A City staff report recommended approval of the project, finding it consistent with general plan policies requiring an “architectural fit” with the City’s “existing scale” and that there be “a scale transition between intensified land uses and adjoining lower intensity land uses.” Staff also found the project consistent with planning policies encouraging more intense mixed-use development and accommodating new buildings with floor area ratios up to 3.0, while still maintaining scale transition and small-city character. The City Council approved the project, finding it conformed to the applicable general plan and specific plan.

Project opponents challenged the approval by filing a petition for a writ of mandate that argued, among other things, the project was inconsistent with applicable planning regulations. The trial court granted the petition, concluding the record did not support the City’s decision, reasoning that it was “a fundamental policy” of the general plan that the project site be a “transition property” and that policy was not satisfied because nothing in the record rationally explained how a 47,900 square foot building constituted a transition project” when other four-story buildings downtown are half the project’s size.

On appeal, the City and developer argued that the trial court exceeded its authority in failing to defer to the City’s findings and in applying its own views, maintaining that the project is consistent with applicable land use regulations. The Court of Appeal agreed, noting that the City’s planning documents do not provide a “formulistic method” for determining if a proposed structure constitutes a transition and that the City’s regulations rest on subjective measures such as “architectural fit,” “appropriate scale and character,” “sensitivity to the area’s traditional scale and character,” and “appearance in scale.” The Court thus rejected the trial court’s decision and held that it is not the court’s role to reweigh the evidence unless no reasonable person could reach the same conclusion based on the evidence. Because substantial evidence supported the City’s approval, the City acted within its discretion and the trial court erred in reversing the approval of the project.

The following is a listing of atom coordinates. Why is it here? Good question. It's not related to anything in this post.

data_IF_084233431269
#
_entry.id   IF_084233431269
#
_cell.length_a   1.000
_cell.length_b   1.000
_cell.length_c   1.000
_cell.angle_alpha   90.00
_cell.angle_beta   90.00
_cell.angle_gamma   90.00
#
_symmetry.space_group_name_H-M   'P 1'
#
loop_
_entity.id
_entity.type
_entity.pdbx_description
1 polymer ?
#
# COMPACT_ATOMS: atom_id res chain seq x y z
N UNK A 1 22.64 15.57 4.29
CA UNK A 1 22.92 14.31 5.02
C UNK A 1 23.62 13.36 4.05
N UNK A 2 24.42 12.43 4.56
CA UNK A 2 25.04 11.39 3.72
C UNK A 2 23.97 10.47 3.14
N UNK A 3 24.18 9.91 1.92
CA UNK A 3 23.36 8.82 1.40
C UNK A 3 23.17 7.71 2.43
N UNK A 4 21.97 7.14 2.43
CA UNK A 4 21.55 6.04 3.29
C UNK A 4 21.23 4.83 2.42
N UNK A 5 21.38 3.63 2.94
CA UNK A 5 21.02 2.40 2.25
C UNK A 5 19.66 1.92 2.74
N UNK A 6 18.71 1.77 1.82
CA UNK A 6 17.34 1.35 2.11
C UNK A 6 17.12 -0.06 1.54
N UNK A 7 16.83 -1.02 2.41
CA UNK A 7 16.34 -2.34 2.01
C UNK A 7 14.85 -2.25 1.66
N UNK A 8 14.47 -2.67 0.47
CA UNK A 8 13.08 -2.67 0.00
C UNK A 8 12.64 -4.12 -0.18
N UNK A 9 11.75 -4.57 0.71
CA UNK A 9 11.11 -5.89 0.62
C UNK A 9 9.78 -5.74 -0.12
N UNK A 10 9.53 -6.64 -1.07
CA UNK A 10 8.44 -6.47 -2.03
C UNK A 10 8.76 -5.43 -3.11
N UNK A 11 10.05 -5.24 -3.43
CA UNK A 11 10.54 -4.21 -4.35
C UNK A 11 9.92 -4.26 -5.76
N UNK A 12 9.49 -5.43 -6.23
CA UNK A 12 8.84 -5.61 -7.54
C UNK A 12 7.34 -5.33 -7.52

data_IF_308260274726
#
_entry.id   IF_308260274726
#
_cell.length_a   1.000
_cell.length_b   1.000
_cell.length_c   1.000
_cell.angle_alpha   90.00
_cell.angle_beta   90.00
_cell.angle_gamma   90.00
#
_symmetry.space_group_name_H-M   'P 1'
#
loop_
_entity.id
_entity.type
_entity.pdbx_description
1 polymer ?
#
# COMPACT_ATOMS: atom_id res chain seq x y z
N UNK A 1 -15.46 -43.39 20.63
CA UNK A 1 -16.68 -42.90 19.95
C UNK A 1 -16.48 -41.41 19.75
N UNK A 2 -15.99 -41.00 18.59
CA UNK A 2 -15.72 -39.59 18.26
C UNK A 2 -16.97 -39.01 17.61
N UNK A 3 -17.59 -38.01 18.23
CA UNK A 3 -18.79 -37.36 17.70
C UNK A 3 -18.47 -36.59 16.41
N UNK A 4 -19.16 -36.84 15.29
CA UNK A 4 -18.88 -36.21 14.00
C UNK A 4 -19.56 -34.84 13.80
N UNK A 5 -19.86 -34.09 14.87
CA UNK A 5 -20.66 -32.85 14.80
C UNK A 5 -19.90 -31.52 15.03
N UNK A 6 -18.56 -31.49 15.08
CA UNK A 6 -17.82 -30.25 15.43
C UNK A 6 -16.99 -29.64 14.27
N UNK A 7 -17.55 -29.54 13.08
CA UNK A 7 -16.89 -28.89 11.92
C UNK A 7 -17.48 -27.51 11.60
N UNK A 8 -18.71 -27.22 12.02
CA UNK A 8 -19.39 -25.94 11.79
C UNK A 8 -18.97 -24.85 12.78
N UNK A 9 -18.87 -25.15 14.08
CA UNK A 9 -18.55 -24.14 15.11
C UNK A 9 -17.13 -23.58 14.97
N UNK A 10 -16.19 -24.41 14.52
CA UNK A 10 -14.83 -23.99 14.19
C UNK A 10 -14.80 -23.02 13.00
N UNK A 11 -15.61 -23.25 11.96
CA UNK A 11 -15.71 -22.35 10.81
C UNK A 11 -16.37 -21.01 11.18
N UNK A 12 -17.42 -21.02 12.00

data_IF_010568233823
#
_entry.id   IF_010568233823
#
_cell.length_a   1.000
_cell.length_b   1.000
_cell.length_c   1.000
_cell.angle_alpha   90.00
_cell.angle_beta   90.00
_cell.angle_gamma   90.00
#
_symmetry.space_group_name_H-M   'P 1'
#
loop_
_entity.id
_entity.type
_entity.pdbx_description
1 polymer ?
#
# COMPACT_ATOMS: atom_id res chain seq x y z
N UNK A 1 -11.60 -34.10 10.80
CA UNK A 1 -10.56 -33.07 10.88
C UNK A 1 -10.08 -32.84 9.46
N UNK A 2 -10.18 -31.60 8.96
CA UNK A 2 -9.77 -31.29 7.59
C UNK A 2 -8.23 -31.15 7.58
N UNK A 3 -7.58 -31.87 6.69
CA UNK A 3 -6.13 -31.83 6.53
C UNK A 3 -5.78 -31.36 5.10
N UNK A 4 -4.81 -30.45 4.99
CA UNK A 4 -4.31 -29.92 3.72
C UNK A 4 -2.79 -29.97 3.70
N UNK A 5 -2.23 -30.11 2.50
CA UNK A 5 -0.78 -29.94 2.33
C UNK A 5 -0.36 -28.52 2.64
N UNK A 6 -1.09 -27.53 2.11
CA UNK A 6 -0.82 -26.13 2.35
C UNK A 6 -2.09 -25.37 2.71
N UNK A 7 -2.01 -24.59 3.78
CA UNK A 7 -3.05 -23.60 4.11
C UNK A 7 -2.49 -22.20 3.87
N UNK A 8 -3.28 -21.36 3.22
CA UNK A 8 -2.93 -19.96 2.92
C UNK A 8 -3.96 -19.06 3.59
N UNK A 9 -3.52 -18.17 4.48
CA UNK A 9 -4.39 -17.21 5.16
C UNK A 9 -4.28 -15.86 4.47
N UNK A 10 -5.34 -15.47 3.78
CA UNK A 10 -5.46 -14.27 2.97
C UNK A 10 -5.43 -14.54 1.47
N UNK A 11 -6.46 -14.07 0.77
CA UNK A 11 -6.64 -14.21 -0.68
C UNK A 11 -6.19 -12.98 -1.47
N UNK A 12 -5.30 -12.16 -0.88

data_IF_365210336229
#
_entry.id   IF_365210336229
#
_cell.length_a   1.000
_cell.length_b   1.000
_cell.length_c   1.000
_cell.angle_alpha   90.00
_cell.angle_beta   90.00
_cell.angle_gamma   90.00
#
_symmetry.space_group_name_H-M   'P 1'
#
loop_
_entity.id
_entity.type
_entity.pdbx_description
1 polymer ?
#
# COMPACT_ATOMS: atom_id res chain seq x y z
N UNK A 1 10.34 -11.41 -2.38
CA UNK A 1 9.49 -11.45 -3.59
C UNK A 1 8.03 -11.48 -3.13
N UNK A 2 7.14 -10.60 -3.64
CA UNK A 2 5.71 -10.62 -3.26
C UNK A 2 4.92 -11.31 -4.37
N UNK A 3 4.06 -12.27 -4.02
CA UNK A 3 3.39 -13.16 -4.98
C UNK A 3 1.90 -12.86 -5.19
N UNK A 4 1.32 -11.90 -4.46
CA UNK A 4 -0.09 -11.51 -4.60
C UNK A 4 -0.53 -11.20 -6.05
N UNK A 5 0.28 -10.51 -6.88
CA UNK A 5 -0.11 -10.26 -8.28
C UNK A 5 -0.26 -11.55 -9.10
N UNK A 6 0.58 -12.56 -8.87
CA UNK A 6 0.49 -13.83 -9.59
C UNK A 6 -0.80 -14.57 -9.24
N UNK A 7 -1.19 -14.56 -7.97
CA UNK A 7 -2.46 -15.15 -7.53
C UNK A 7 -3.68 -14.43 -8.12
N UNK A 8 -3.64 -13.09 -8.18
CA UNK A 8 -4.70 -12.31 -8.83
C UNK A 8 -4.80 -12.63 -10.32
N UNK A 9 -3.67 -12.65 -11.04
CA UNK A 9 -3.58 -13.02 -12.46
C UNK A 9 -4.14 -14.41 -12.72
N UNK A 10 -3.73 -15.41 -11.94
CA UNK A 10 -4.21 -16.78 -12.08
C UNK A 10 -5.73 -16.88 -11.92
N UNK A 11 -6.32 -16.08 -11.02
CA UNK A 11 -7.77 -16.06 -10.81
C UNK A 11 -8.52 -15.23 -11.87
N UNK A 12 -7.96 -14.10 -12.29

Old East Davis Neighborhood Association is a helpful new decision relying on longstanding principles of California land use law requiring deference to an agency’s general plan and specific plan consistency determinations. The decision also squarely highlights the kinds of subjective provisions that make up the bulk of most planning documents and that are not the sort of unequivocal and quantifiable language that might be considered mandatory.

Bryan W. Wenter is a Shareholder at Miller Star Regalia, a firm he joined in 2013. Before MSR, he was with the City of Walnut Creek for five years, the final two years as City Attorney. Wenter holds a JD and a master of regional planning from the University of North Carolina (Chapel Hill) and a BA from the University of Oregon. He was legislative director for Northern Section from 2008-2011. You can reach him at bryan.wenter@msrlegal.com. A version of this article previously appeared in JDSUPRA.